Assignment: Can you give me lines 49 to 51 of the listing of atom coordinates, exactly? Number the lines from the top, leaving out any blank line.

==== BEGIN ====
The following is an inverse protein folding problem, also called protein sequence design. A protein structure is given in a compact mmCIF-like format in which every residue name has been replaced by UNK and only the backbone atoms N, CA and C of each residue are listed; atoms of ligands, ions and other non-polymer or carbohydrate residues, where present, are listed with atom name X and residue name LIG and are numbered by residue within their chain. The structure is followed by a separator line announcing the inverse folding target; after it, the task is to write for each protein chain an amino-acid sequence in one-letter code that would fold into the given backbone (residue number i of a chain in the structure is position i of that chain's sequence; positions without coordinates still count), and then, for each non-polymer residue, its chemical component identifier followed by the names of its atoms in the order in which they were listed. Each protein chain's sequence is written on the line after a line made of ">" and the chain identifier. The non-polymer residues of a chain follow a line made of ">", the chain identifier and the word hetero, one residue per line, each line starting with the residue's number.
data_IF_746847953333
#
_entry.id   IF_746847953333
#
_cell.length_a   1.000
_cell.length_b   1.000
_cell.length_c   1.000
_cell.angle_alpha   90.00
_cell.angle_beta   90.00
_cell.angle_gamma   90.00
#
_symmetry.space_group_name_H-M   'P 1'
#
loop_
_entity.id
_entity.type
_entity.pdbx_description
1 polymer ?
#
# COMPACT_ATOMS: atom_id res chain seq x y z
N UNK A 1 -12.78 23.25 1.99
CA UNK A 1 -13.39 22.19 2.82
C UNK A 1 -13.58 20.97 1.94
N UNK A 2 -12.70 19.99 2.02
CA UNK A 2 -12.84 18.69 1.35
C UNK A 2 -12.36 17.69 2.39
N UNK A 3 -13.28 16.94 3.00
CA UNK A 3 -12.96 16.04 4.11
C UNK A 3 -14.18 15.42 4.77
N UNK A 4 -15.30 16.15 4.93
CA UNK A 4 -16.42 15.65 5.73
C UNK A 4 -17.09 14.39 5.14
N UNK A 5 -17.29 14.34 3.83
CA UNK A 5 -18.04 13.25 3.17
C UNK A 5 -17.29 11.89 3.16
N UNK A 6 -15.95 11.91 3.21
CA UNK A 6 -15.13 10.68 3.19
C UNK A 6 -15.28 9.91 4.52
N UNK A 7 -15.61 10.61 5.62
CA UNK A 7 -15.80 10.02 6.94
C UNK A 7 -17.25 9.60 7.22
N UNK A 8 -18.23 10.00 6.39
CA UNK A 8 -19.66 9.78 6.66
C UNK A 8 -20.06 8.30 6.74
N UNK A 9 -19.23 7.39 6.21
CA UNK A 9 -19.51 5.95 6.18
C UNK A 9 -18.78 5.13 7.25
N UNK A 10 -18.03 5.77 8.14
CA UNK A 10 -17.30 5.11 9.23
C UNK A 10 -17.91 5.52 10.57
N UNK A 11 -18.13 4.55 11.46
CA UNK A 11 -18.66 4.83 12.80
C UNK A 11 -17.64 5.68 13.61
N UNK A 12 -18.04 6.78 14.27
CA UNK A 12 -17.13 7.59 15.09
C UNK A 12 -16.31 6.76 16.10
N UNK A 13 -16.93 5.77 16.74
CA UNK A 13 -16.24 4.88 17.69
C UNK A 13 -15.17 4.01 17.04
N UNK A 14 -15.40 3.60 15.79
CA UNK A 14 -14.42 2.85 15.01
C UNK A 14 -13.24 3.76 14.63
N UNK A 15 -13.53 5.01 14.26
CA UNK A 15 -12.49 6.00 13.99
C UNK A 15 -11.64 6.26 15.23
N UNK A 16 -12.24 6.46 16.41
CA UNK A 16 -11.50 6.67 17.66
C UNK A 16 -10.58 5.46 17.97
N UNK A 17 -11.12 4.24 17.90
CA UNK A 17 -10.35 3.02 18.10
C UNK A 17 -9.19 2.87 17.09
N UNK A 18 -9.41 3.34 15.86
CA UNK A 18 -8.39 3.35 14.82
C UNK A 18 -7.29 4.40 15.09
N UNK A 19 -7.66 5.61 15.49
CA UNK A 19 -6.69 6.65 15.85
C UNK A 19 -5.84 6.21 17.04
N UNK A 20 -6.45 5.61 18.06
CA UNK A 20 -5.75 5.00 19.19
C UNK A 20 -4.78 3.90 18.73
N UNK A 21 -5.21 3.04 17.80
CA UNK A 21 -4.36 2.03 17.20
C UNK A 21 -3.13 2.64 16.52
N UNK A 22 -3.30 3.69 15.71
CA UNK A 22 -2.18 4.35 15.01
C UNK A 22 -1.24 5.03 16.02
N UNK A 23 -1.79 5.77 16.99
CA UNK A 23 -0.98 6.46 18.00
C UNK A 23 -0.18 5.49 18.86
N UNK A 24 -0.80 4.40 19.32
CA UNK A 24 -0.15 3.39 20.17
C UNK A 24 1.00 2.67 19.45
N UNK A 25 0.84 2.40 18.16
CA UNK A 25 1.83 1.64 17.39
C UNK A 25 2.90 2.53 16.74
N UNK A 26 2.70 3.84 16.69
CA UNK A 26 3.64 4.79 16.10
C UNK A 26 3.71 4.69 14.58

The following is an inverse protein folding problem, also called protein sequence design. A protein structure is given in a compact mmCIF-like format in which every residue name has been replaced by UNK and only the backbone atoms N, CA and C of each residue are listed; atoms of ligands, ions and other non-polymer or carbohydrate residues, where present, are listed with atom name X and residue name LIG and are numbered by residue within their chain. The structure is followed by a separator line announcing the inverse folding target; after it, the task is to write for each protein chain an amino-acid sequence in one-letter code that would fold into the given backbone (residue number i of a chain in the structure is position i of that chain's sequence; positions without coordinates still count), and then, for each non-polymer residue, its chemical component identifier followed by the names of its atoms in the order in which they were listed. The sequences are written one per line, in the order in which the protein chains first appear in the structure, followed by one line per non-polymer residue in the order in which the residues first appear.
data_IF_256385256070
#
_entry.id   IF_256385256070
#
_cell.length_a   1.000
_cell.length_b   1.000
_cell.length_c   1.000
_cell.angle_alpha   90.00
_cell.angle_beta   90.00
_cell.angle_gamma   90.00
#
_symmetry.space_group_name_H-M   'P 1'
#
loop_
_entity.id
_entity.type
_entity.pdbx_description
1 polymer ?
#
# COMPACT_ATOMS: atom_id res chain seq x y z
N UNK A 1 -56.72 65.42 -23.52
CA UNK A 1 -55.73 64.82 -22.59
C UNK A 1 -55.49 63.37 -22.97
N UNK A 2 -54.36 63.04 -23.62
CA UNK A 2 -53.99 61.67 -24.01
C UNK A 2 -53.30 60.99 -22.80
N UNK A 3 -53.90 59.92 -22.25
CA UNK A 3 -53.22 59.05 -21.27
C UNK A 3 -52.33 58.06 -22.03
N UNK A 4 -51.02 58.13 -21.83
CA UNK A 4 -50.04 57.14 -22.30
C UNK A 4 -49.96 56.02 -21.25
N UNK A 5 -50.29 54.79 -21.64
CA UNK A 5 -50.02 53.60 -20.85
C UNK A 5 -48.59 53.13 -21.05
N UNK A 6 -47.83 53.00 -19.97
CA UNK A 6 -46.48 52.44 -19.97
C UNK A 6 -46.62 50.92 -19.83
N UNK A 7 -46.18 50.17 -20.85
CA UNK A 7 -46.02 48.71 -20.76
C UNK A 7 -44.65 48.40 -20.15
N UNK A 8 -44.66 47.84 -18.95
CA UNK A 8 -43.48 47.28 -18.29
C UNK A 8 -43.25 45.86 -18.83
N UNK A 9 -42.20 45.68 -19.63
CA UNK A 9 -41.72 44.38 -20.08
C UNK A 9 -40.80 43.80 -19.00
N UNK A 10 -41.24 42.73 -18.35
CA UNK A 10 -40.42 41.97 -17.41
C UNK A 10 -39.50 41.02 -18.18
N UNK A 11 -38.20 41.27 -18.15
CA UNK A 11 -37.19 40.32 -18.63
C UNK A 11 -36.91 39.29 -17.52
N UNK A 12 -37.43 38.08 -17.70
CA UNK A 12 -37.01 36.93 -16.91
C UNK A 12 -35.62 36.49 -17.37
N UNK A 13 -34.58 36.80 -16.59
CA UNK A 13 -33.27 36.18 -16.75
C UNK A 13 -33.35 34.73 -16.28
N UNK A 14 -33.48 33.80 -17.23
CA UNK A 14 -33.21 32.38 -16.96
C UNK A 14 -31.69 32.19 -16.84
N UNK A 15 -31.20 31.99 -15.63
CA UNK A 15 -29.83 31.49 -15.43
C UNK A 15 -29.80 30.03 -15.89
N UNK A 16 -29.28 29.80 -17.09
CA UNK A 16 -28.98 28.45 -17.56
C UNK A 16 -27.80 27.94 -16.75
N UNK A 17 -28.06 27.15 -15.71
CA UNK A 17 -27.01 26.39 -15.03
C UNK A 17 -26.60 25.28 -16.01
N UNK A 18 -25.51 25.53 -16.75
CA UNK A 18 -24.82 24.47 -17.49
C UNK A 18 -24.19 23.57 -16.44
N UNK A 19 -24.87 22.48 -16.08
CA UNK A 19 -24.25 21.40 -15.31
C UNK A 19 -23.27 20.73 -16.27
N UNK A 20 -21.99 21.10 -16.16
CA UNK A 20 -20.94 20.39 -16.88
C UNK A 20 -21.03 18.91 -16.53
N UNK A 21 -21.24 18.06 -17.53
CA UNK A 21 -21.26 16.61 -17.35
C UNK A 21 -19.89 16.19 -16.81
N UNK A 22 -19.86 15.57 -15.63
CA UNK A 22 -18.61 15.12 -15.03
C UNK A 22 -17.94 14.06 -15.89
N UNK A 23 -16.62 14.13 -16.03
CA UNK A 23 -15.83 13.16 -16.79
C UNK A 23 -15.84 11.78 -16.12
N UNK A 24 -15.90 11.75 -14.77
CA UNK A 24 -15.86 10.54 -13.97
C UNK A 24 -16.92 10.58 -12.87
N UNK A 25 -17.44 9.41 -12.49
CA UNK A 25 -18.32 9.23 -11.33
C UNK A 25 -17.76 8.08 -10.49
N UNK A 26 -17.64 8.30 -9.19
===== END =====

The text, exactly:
N UNK A 10 -18.03 5.77 8.14
CA UNK A 10 -17.30 5.11 9.23
C UNK A 10 -17.91 5.52 10.57